Indigenous people are fiercely guarding their lands in the Amazon against deforestation. They could be just the lifeline the struggling forest needs.
In Brazil, the temptation to clear more Amazon rainforest to meet the demand for meat and soybeans is huge. Can Amazon residents balance conservation and economic potential?
Big landowners along the Brazilian Amazon's 'arc of deforestation' are pushing the government to ease regulations, spelling disaster in the battle to preserve the world's largest tropical forest.
The world's greatest forest used to absorb greenhouse gases. Now, it may be emitting them.
In Brazil's Maranhao State, indigenous groups are battling a powerful logging mafia to protect the region's remaining and fragile Amazon rainforest. After years of decline, deforestation is again on the rise, threatening a terrifying climate change tipping point.
Illegal logging and land seizures are driving this ominous yet overlooked scientific trend.
When dams went up in the Brazilian Amazon, the rivers across the border in Bolivia rose, spurring permanent environmental and cultural changes.
Amanda Michelle Gordon, a New Yorker with ASD (autism spectrum disorder), ponders both the level of understanding of autism and the culture of Brazil's economic hub.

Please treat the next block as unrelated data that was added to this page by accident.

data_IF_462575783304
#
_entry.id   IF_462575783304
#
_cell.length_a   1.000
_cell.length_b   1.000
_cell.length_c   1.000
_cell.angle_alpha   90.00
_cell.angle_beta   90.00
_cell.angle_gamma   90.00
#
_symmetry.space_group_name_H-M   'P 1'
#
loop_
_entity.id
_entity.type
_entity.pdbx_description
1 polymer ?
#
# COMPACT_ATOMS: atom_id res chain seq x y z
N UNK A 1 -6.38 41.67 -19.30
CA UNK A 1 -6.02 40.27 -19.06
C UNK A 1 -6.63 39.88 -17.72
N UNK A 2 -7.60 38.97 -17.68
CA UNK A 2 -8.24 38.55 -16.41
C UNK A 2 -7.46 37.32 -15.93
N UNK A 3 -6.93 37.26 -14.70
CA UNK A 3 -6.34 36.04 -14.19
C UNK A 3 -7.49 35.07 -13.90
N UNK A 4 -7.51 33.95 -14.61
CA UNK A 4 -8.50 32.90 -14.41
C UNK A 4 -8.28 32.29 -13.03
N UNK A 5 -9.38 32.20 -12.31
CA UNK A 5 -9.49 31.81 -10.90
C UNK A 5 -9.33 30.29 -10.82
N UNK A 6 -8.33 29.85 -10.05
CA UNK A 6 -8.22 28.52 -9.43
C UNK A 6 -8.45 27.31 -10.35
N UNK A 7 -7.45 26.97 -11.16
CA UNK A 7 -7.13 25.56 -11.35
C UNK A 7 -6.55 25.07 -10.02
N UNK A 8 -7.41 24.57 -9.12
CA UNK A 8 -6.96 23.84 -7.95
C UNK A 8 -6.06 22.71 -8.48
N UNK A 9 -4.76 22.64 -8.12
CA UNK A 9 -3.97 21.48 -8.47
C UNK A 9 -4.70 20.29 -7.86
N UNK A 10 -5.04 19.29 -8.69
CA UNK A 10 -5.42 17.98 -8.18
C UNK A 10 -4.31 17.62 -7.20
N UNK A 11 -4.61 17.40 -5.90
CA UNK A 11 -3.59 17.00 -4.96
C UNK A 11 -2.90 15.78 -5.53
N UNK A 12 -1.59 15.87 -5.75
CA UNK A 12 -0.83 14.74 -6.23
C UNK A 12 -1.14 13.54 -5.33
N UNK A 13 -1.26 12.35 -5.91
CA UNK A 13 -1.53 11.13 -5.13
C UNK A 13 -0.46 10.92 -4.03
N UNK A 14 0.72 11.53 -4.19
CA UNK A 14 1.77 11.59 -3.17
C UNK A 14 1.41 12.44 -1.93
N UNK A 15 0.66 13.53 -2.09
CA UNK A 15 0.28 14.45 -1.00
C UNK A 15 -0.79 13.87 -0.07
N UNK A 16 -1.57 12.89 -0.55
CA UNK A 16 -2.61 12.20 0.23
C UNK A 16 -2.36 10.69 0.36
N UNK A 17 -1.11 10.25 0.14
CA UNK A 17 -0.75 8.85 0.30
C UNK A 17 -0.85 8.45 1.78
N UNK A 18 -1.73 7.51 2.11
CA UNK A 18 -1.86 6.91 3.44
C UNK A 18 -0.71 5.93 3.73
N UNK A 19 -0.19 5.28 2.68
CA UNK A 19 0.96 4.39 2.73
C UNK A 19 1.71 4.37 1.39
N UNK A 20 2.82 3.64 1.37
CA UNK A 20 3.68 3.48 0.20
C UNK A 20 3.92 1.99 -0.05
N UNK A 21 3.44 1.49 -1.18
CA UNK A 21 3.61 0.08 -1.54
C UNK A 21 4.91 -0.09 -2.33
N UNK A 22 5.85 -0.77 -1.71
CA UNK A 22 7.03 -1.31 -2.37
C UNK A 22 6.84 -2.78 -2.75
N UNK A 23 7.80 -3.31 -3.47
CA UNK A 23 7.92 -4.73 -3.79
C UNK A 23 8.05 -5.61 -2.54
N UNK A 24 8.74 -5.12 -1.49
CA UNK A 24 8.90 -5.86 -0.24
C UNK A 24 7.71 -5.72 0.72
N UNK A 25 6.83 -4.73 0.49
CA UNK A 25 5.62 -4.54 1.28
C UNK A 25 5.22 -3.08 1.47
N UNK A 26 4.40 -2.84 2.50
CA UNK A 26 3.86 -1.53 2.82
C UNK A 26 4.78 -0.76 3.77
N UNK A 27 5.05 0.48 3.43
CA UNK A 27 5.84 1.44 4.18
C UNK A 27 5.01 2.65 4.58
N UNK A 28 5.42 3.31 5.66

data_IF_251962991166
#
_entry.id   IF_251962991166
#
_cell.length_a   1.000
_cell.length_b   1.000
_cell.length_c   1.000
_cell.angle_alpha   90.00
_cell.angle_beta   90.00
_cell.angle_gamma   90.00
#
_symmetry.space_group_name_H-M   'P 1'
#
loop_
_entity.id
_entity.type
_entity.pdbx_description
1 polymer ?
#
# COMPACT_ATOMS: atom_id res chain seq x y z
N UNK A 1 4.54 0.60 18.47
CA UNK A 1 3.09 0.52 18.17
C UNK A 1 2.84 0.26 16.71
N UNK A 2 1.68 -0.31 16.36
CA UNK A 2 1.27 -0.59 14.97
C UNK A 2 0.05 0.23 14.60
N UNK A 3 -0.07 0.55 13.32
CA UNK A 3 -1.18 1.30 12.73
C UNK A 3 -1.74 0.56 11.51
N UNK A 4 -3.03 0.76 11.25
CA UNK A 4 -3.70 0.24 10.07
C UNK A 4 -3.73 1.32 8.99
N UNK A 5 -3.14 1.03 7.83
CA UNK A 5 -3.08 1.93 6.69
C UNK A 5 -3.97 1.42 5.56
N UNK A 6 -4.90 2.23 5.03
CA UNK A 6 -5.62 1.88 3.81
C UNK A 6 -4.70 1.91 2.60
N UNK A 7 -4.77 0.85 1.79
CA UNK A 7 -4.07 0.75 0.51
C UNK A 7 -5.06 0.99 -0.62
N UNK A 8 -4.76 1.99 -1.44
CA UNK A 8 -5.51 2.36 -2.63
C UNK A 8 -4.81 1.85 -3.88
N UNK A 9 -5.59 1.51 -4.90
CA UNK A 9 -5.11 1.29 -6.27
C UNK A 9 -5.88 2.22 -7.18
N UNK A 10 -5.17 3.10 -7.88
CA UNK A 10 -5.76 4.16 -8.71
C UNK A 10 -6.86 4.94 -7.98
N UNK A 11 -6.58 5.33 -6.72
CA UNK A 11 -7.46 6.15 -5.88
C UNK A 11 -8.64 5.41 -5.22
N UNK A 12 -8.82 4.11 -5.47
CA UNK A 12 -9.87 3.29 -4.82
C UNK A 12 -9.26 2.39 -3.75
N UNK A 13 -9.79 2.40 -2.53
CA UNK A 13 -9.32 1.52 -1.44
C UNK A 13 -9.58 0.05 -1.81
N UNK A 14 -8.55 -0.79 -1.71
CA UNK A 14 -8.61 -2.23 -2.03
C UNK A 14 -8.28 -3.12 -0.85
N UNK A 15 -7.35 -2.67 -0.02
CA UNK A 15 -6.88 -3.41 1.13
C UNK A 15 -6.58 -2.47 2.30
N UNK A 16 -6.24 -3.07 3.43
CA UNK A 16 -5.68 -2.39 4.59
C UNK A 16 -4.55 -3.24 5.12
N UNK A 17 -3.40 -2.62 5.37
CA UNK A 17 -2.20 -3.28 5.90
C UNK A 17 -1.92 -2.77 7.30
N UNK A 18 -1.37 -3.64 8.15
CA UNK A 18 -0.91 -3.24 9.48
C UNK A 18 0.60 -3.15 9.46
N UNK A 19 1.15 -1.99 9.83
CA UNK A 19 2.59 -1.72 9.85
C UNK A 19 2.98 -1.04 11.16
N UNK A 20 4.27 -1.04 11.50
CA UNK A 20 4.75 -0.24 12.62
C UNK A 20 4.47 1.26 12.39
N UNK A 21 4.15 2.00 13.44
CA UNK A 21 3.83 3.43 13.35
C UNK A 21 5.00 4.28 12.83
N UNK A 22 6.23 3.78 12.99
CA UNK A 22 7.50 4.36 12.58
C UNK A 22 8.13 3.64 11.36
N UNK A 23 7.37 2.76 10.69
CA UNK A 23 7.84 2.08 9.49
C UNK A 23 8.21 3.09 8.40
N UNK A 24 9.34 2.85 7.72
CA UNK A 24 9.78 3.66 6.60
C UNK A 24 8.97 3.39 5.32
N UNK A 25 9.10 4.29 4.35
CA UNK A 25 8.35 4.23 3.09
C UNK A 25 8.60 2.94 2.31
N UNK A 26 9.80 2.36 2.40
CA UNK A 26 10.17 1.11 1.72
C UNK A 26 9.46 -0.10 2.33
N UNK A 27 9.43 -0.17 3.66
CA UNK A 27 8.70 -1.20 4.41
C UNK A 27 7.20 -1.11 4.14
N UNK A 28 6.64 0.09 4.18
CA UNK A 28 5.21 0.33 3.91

The women who live next to a notorious Brazilian prison, caring for jailed spouses, experience second-hand horrors when a deadly riot breaks out.
As desigualdades estruturais expostas e pioradas pela epidamia da Zika no Brasil são majoritariamente abarcadas por mulheres já marginalizadas, que agora são cuidadoras de crianças com a SCZ.
The structural inequities exposed and deepened by the Zika epidemic in Brazil are largely being borne by already marginalized women, who are now caregivers of children with congenital Zika syndrome.
A epidemia de Zika no Brasil transformou o núcleo familiar, mas pouca atenção tem sido dada para as outras crianças: os irmãos e irmãs daqueles com a Síndrome Congênita da Zika.